Here are some other tips, provided by the California DMV, to help your fleet drivers stay safe in fog conditions:

  • If possible, postpone your trip (if you’re lucky enough to know about the fog beforehand).
  • If you’re not so lucky and must drive, then drive slowly and use your low-beam headlights. The light from high beams will reflect back and cause glare. Never drive with just your parking or fog lights.
  • Increase your following distance and be prepared to stop within the space you can see ahead.
  • Avoid crossing or passing lanes of traffic unless absolutely necessary.
  • Listen for traffic you cannot see.
  • Use your wipers and defroster as necessary. If the fog becomes so thick that you can barely see, pull completely off the road. Stop driving until visibility improves. Turn off your lights or someone may see your taillights and drive into you.

To watch a video from DefensiveDriving.com that offers more advice on driving in fog, click on the top photo or link above.

Tire Safety Myths and Tips


Tire safety goes beyond a quick check of the pressure — it also includes ignoring the myths that can lead to dangerous outcomes.

February 2014, Automotive Fleet – Feature

by Staff

Photo courtesy of iStockphoto.com.
Photo courtesy of iStockphoto.com.

Whether it’s the middle of a historic winter blizzard or a scorching, sticky summer day, properly maintained tires keep vehicles on the road and running safely. When it comes to tire safety, though, in addition to the high number of tips out there to help keep the rubber on the road, there are also some myths that can get drivers in a heap of trouble if they are blindly followed. To sift through this pile of possibilities and find the gems — and discard the fables — AF reached out to experts on the subject.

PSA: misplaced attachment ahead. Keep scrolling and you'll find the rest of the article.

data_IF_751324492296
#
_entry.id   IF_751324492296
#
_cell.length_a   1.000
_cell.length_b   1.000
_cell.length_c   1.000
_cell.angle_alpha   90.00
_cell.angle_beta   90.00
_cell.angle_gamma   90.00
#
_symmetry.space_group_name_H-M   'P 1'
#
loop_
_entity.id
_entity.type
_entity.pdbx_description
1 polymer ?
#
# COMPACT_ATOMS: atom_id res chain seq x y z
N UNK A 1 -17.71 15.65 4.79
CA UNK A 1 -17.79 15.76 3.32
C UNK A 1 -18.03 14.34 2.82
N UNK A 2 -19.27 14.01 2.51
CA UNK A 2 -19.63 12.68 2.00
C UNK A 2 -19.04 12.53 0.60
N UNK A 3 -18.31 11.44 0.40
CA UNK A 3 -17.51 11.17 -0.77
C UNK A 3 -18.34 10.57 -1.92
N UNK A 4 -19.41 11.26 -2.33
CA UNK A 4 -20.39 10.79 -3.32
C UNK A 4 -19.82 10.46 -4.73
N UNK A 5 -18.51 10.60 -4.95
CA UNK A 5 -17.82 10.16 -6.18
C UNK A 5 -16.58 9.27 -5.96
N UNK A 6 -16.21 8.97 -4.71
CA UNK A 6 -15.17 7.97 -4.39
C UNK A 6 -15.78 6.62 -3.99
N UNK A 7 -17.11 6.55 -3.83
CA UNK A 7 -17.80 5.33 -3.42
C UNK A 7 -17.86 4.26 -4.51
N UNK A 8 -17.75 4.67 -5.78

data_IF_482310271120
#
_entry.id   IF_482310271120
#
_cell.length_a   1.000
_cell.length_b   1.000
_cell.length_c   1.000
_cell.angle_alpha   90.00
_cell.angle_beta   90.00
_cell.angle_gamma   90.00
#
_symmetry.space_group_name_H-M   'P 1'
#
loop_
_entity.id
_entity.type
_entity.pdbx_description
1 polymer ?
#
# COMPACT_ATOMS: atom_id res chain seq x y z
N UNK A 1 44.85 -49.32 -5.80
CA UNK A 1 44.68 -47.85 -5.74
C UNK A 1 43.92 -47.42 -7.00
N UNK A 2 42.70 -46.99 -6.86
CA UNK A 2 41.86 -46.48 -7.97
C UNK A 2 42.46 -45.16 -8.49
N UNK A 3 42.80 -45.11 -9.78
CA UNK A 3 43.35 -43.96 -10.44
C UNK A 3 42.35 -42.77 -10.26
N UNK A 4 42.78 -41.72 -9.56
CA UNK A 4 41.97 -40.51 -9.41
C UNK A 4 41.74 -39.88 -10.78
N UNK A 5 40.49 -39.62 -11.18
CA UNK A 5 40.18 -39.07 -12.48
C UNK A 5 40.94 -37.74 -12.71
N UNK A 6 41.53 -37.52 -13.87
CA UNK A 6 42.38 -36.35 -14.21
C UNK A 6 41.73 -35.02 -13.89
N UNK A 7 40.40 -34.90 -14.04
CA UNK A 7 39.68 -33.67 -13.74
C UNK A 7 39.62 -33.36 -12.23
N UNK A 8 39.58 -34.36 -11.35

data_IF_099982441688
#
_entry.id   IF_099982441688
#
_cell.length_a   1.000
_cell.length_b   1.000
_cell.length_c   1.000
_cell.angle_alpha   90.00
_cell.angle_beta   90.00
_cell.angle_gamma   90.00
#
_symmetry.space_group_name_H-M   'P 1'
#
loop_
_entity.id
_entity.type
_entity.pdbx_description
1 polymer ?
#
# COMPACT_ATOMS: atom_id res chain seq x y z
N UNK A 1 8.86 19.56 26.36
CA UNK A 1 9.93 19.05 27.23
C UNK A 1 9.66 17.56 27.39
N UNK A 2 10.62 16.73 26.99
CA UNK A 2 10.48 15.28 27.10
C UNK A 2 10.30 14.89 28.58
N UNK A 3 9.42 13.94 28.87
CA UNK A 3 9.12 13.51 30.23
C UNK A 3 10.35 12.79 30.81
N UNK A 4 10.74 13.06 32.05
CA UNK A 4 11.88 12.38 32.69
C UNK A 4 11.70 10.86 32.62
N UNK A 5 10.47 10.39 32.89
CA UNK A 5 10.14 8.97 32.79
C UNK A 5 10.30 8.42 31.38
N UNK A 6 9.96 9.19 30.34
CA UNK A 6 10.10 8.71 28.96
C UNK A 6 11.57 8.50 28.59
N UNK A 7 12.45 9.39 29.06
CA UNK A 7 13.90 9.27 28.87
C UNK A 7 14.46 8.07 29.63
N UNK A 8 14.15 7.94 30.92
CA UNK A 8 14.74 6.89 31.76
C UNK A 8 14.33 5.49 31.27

Roger Marble, consultant, spent four decades in the tire industry, working for a major manufacturer developing tires for applications in North, Central, and South America. In that time, he came across a handful of tire safety myths that have never ever been true:

Myth #1: You can check air pressure by just looking at your tires or kicking the tires. According to Marble, this method is usually off by 10-20 percent or more.

Myth #2: A plug-type repair or using flat fixer fluid injected through the valve is OK. Neither tire companies nor the U.S. Department of Transportation accept this practice, and it will void the tire warranty.

Myth #3: Re-inflating a tire that has been run more than 10 percent low will make it A-OK. “This is like believing that putting the potato salad back in the refrigerator after it sat all day out in the sun will make it OK to eat,” Marble noted.

Myth #4: As long as there is tread design left, the tire is safe to use. Certain applications do not put a lot of miles on a tire, so the tire rubber can get too old to properly stretch, causing it to crack. “Tires should be inspected by a tire dealer and a written report issued after five years of use and every year thereafter, and replaced at 10 years, no matter how much tread is left,” Marble said.

Myth #5: It is OK to ignore the warning from tire pressure monitor system (TPMS), as you can probably drive for hundreds of miles before service is needed. As with any vehicle warning system, drivers need to take them seriously — ignoring them could cause damage to the vehicle or possibly an accident.

Kurt Berger, manager, consumer sales engineering for tire manufacturer Bridgestone Americas, offered a trio of tips to help fleet drivers ride on road-ready rubber:

  • Inflate: The most important aspect of tire maintenance is proper tire inflation. “Tires can lose one pound per square inch per month under normal conditions,” Berger explained.
  • Rotate: Regular tire rotations also will help prevent irregular and premature wear. According to Berger, as many as 40 percent of drivers have not rotated their tires within the recommended distance of 5,000-7,500 miles.
  • Evaluate: Routinely look for signs of tread wear or damage. “The ‘penny test’ is a simple way to check tread wear,” said Berger. “Place a penny in the tread. If Lincoln’s head is visible, the treads are too worn and need replacing.”

Cutting corners is the last way to keep you safe on the road, according to Brian Remsberg, a spokesperson for Michelin North America. Whether its inspection, inflation, or repair, fleet departments need to take the safest route instead of the quickest one.